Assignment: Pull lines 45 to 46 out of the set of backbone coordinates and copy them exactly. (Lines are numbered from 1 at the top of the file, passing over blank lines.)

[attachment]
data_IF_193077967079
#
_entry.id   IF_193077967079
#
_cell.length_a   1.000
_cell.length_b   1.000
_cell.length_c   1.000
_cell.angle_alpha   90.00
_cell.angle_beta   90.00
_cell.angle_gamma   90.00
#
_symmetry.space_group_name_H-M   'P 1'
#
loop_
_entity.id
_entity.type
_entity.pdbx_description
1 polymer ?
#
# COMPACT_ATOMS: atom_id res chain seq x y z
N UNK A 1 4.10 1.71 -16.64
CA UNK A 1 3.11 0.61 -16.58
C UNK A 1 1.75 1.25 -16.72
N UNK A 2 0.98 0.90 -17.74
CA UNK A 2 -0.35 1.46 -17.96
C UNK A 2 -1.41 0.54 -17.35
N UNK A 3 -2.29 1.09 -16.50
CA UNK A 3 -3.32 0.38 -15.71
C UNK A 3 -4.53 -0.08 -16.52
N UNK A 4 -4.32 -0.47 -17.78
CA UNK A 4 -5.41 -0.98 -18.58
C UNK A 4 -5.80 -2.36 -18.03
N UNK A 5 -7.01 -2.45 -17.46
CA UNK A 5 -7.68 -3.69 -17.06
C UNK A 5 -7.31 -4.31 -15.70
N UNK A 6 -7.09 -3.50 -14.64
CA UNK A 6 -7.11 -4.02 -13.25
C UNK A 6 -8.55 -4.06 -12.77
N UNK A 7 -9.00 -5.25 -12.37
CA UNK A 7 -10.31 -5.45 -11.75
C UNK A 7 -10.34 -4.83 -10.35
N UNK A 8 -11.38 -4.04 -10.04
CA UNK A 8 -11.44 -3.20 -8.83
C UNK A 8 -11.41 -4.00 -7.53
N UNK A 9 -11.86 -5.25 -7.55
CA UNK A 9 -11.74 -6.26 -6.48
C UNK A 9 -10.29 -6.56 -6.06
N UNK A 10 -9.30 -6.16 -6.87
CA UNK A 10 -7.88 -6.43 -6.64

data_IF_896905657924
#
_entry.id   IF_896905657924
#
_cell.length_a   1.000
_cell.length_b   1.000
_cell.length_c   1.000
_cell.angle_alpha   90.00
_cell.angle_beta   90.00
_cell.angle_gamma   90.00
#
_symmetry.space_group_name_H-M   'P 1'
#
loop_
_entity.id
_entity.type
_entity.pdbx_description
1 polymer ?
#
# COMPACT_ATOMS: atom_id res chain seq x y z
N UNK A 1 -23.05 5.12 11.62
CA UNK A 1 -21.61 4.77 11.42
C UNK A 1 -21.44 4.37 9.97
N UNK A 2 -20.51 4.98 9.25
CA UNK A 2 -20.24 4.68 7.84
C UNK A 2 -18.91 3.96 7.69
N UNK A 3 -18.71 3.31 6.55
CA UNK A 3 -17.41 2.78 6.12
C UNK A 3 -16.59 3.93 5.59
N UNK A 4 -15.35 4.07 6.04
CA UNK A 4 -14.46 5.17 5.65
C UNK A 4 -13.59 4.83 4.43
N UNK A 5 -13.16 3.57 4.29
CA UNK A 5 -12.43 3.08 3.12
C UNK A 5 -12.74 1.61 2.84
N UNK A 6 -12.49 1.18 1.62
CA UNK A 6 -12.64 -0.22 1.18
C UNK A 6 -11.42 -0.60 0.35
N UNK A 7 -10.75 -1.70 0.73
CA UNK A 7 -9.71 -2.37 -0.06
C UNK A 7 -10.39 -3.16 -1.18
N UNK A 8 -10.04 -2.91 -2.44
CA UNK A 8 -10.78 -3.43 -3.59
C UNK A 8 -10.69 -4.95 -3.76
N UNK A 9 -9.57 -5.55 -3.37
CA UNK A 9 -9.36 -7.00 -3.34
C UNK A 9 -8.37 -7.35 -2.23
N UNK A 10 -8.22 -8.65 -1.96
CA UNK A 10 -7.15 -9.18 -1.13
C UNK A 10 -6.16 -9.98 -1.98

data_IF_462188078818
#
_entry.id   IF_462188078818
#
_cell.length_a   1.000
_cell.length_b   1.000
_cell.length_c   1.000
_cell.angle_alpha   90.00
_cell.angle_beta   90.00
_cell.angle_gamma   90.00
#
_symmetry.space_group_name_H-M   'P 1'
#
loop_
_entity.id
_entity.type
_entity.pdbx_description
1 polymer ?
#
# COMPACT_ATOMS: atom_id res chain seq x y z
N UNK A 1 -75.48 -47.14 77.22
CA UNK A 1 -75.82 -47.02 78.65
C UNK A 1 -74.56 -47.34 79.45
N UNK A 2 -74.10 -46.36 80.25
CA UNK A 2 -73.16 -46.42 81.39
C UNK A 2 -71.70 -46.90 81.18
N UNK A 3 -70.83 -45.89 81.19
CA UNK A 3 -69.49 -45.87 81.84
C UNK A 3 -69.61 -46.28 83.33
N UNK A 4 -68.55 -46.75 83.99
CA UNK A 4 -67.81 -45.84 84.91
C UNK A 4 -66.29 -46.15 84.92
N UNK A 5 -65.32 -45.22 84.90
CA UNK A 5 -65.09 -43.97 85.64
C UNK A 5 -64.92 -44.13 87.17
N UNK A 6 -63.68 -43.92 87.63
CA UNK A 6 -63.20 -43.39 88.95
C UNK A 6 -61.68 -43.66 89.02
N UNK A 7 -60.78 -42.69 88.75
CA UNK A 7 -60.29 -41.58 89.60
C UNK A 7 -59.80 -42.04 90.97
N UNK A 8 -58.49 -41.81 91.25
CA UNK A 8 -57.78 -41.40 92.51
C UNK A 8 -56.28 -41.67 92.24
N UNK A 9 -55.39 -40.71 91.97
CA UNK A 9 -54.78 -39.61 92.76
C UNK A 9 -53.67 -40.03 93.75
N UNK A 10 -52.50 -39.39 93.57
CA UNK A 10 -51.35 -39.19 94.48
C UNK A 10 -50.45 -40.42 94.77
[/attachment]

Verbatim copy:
N UNK A 9 -11.86 -5.25 -7.55
CA UNK A 9 -11.74 -6.26 -6.48